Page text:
National social protection strategies in Bangladesh

Working with policy makers and multilaterals to create effective social safety nets and ladders out of poverty.

The challenge

Bangladeshi women sat in a circle on the floor around a pot of food

Effective social protection policies reduce poverty directly. Since the 1970s, Bangladesh’s social safety net has been clustered around themes of food rations and post-disaster relief but with evolving needs and understandings of social and economic development, the country has been left with a fragmented implementation strategy.

To enable Bangladesh to continue to move out of poverty, a strategic vision for social protection is needed at a national level so that current interventions are made more effective and new approaches are introduced to deal with emerging problems.

The impact

In Bangladesh the UNDP enlisted GDI to support the Government of Bangladesh in reforming and reorganizing the existing social protection system.

  • We convened an international conference with Bangladeshi partners. This ensured the participation of the Bangladesh Prime Minister, who publicly committed to improve social protection policy and set up Cabinet sub-committees.
  • We arranged visits between those working on social protection in Bangladesh (at permanent secretary level) to meet with counterparts working on successful schemes in Brazil (Bolsa Familia) and South Africa (Child Support Grants). As a result, we raised the aspirations of Bangladeshi policy makers with technical ideas about the design and delivery of social protection, such as the introduction of identity cards and linking ID cards to social protection payments.
  • We edited a book of our research on social protection. At a post-election book launch in April 2014 the new Minister of Planning committed the government to approving and implementing the National Social Protection Strategy.
  • Our research informed the design and implementation of a DFID-funded programme for the chronically poor with research findings leading the Minister of Education to increase the size of the stipend by 40%.
  • Professor David Hulme’s research has been key to the Bangladeshi NGO BRAC (assisting 126 million people) in the formulation of its strategies.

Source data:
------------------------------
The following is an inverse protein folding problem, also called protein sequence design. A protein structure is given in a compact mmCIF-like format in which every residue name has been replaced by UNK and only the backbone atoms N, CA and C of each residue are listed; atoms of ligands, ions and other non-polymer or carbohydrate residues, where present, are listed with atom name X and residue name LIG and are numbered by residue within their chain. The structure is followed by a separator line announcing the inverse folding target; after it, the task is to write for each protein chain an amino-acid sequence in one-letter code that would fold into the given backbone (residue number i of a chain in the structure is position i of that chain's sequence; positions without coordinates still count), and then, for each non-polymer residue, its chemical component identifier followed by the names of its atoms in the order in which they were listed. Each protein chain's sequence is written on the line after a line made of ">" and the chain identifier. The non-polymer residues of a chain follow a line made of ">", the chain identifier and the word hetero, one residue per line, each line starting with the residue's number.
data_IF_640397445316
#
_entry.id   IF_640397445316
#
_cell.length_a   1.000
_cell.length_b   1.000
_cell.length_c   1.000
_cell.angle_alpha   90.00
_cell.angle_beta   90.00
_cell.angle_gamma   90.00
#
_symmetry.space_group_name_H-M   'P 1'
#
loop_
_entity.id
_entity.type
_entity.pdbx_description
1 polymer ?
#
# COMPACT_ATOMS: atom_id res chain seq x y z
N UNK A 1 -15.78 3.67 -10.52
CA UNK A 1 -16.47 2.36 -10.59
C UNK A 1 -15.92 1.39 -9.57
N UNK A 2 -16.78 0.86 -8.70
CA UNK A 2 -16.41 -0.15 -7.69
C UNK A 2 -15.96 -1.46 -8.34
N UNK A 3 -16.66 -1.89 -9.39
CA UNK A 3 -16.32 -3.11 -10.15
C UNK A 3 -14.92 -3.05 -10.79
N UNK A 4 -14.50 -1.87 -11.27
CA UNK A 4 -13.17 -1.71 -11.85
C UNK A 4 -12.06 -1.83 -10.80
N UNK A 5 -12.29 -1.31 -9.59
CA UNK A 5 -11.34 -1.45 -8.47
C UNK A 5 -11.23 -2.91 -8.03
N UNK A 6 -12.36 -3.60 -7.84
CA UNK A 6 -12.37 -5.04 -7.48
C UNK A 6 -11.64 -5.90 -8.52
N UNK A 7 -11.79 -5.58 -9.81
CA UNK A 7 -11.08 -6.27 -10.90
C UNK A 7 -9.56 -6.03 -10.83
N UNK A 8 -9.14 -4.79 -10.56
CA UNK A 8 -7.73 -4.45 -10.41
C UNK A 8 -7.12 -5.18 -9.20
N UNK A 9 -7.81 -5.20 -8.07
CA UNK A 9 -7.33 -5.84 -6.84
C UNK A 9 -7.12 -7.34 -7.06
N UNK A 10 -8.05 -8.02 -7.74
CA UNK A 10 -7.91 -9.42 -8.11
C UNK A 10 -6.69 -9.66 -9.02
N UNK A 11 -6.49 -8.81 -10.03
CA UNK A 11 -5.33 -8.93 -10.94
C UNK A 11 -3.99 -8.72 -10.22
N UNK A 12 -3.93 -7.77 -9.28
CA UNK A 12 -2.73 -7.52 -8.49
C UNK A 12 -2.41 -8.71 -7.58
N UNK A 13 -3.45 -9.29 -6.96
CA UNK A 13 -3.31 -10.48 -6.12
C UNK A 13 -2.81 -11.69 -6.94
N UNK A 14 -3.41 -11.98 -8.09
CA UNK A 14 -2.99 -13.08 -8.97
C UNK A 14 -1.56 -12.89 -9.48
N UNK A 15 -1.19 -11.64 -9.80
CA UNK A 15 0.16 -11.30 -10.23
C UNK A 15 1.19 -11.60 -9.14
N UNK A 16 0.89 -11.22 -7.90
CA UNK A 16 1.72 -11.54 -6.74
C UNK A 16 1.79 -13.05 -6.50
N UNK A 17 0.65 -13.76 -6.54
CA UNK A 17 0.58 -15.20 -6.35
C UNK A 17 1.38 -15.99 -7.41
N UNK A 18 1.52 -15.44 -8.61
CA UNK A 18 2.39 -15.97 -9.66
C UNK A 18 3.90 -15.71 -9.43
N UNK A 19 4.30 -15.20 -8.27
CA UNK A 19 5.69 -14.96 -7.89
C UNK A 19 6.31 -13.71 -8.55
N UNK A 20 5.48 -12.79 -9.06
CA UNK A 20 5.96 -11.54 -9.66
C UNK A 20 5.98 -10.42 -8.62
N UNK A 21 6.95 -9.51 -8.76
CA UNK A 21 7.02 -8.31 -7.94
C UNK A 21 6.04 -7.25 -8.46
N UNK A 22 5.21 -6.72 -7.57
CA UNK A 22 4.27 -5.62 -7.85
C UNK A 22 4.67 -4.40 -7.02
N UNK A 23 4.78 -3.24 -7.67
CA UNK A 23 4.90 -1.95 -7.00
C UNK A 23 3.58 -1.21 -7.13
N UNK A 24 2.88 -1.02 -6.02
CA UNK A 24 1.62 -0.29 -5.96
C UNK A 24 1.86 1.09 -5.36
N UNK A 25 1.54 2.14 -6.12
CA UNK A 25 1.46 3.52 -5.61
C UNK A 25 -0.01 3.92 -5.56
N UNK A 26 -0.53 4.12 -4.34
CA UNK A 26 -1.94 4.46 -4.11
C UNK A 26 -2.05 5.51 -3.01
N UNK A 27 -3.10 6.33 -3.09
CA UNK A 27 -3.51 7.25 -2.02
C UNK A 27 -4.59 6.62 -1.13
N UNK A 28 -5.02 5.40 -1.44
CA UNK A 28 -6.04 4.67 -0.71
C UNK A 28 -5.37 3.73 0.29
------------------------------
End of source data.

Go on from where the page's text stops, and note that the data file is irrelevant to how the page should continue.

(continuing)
The Identity Card process is now underway, knowledge is informing budgeting processes and senior civil servants are committed to reform.

We remain in regular contact with the partners mentioned above in addition to AusAid and the World Food Programme. We continue to support the effectiveness of social protection policies.

Our research

Our main contributions were in three different areas. These involved primary research, syntheses of existing research and political economic analysis.

1. What is known about the effectiveness of Bangladesh’s SSNs?

We reviewed the history, context and current situation of Bangladesh’s social protection systems and supported national colleagues in producing reports summarising this knowledge.

2. How does social protection fit into the political economy of Bangladesh?

We produced a study of the economic, social and political forces that shape social protection policy and delivery in the country. This helped the development partners (aid agencies) get approval for investments in social protection (especially to finance study tours by senior administrators to Brazil and South Africa and to mount technical training programmes in Dhaka) and revealed the potential for a political coalition for change to be assembled.

3. What international experiences could usefully inform the NSPS?

We reviewed international experience (building on our previous research) and identified a number of areas in which Bangladeshi partners might gain useful knowledge.

The findings of our research were converted into action by formal processes (donor financed technical assistance to the government, especially the National Planning Commission, workshops, conferences and consultant reports) and informal processes (discussions over cups of tea with Ministers and Secretaries and ‘brain-storming’ lunches with the Bangladeshi intelligentsia).

Key people

  • Professor David Hulme (The University of Manchester)
  • Hossain Zillur Rahman (Director, Power and Participation Research Centre)
  • Professor Armando Barrientos (The University of Manchester)
  • Mathilde Maitrot (GDI PhD student and post-doctoral researcher)
  • Peter Ragno (GDI PhD student and post-doctoral researcher)

Further information

Read what the Bangladesh media had to say about our book on social protection:

How our work on cash transfers in the South has made a difference:

Follow David Hulme’s presentation launching the book on Bangladesh’s social protection: